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“Super Fog” to Blame in Deadly 158-Car Pile-Up in Louisiana

In a scene reminiscent of a horror movie, Louisiana is grappling with a phenomenon known as a “super fog,” a consequence of smoldering undergrowth mixing with cooler air and water vapor, as reported by The Telegraph. The outcome is not just a mildly foggy day but a dense fog so thick that visibility is reduced to an alarming minimum, making it nearly impossible to see mere feet ahead. When encountering such a situation, one might feel a sense of eeriness as it becomes tough to see something that’s an arm’s length away in some conditions.

This hazardous condition was starkly evident on I-55 in New Orleans in a late October incident that captured the attention of the nation.

The intense fog contributed to a massive pile-up involving 158 cars on the highway and even saw a fire break out that set a number of vehicles ablaze. It seems as if even vehicles moving at a slow pace struggled to avoid incident as the fog was so thick that it made driving nearly impossible. While some vehicles sustained only minor damages, others appear to be completely totaled, having been struck from various angles.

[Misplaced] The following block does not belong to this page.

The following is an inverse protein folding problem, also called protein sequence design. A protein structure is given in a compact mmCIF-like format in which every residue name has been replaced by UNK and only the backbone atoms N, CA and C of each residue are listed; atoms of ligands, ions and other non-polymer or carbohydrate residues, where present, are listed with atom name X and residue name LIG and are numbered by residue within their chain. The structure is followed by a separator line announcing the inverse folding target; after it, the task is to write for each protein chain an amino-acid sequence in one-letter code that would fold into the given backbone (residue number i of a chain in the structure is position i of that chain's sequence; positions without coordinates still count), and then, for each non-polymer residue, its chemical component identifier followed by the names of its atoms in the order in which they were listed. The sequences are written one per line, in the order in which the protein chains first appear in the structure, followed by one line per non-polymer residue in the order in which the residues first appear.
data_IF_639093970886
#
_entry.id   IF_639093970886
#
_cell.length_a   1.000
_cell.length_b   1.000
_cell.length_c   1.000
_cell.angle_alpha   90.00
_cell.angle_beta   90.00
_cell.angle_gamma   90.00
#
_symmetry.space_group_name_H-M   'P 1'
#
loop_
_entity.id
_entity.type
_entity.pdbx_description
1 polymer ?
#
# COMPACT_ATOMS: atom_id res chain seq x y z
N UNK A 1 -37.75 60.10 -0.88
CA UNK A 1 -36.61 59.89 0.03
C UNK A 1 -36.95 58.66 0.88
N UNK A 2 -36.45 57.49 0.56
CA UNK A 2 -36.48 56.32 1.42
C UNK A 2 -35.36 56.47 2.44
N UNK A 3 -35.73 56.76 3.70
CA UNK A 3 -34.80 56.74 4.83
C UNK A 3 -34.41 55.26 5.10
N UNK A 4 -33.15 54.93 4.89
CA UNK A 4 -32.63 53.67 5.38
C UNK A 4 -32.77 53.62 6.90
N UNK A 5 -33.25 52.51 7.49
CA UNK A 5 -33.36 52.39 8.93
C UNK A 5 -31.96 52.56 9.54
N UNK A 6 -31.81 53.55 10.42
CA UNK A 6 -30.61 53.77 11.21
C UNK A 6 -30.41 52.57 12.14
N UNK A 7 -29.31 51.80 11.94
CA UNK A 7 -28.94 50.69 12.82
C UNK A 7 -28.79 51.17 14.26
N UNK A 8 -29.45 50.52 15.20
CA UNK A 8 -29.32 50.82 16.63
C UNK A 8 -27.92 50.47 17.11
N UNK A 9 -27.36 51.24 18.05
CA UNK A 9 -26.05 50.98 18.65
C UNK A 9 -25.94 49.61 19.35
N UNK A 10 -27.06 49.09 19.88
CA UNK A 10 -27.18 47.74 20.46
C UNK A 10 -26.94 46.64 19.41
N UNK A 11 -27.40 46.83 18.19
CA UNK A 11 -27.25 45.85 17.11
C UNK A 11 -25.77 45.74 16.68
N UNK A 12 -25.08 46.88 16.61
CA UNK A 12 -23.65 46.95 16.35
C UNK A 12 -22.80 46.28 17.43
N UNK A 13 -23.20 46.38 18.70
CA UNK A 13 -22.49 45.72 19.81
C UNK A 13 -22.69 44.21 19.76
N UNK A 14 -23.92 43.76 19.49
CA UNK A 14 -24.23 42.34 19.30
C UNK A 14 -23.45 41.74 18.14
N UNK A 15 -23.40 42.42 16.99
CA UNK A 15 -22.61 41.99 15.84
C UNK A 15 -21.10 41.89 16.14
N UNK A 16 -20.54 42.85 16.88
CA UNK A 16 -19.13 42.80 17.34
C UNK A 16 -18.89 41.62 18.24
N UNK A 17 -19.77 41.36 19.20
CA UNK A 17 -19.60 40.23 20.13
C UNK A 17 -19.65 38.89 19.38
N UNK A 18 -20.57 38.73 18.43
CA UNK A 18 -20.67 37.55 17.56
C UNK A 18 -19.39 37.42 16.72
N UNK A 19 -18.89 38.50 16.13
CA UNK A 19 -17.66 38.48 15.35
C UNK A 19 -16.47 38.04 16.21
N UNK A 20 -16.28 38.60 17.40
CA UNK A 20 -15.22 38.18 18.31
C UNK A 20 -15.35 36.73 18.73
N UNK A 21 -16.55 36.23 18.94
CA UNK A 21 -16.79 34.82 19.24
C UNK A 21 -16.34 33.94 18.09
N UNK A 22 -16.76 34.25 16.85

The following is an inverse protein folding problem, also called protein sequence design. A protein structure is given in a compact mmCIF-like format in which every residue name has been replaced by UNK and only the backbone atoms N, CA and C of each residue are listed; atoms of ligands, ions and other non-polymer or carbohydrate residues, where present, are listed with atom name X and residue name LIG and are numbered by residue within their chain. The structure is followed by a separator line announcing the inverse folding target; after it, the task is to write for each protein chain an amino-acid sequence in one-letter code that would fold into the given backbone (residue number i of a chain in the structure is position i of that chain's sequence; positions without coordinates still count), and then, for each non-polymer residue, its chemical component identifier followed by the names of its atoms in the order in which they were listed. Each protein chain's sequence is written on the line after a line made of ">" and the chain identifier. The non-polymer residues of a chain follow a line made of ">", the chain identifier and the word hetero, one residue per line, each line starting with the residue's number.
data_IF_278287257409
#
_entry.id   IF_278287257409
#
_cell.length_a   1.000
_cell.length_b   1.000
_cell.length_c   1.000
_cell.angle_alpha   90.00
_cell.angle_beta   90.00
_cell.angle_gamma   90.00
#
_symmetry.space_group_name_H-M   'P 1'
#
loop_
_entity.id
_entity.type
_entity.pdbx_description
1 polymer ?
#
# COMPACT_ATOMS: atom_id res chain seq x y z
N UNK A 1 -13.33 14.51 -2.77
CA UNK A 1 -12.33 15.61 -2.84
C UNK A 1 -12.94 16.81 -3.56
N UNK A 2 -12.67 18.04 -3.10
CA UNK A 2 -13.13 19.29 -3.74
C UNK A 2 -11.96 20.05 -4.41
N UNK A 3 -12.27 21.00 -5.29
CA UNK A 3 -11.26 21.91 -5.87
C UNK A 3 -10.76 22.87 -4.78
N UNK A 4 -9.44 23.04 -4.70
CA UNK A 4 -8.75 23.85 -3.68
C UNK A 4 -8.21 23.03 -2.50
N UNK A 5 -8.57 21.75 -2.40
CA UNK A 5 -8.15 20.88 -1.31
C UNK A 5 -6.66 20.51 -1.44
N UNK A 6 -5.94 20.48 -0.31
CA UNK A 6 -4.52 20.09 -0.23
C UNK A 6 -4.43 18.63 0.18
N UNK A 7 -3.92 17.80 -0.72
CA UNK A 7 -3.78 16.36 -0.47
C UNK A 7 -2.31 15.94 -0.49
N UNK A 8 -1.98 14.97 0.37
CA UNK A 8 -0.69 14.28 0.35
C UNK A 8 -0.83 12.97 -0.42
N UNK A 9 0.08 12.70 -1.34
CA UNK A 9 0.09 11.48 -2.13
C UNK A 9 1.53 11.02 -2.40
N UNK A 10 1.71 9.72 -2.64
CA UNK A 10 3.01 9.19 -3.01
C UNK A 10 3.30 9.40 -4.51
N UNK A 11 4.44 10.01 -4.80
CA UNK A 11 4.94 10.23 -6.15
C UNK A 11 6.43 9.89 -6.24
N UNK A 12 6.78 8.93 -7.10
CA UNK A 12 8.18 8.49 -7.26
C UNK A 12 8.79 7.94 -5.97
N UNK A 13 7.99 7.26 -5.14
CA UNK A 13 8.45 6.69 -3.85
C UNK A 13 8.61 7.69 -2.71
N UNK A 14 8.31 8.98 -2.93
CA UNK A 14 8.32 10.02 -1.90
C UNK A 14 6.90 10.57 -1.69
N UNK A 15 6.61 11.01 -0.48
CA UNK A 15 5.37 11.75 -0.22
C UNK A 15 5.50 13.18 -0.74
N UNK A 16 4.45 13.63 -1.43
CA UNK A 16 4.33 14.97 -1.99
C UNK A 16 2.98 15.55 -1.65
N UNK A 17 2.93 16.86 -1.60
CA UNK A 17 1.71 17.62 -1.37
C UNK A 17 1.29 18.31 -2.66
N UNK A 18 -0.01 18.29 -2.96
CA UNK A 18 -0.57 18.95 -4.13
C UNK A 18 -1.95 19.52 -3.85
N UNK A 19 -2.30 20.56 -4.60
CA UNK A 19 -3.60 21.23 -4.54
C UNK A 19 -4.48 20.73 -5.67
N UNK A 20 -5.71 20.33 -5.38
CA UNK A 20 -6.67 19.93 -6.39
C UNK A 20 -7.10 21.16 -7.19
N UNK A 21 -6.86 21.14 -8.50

Reports reveal that at least 25 individuals have been transported to the hospital as a consequence of the pile-up, with their current conditions remaining unknown. As of Tuesday afternoon, the death toll was reported to have stood at seven following the late October incident.

Navigating through such poor visibility conditions can be exceptionally challenging and drivers are always advised to exercise caution when the weather becomes an obstacle. It is advised that drivers exercise their best judgment in determining whether it’s safe to drive or not. Despite the advancements in car safety technology that aid drivers in inclement weather, facing a super fog of this magnitude might warrant complete avoidance for the sake of safety.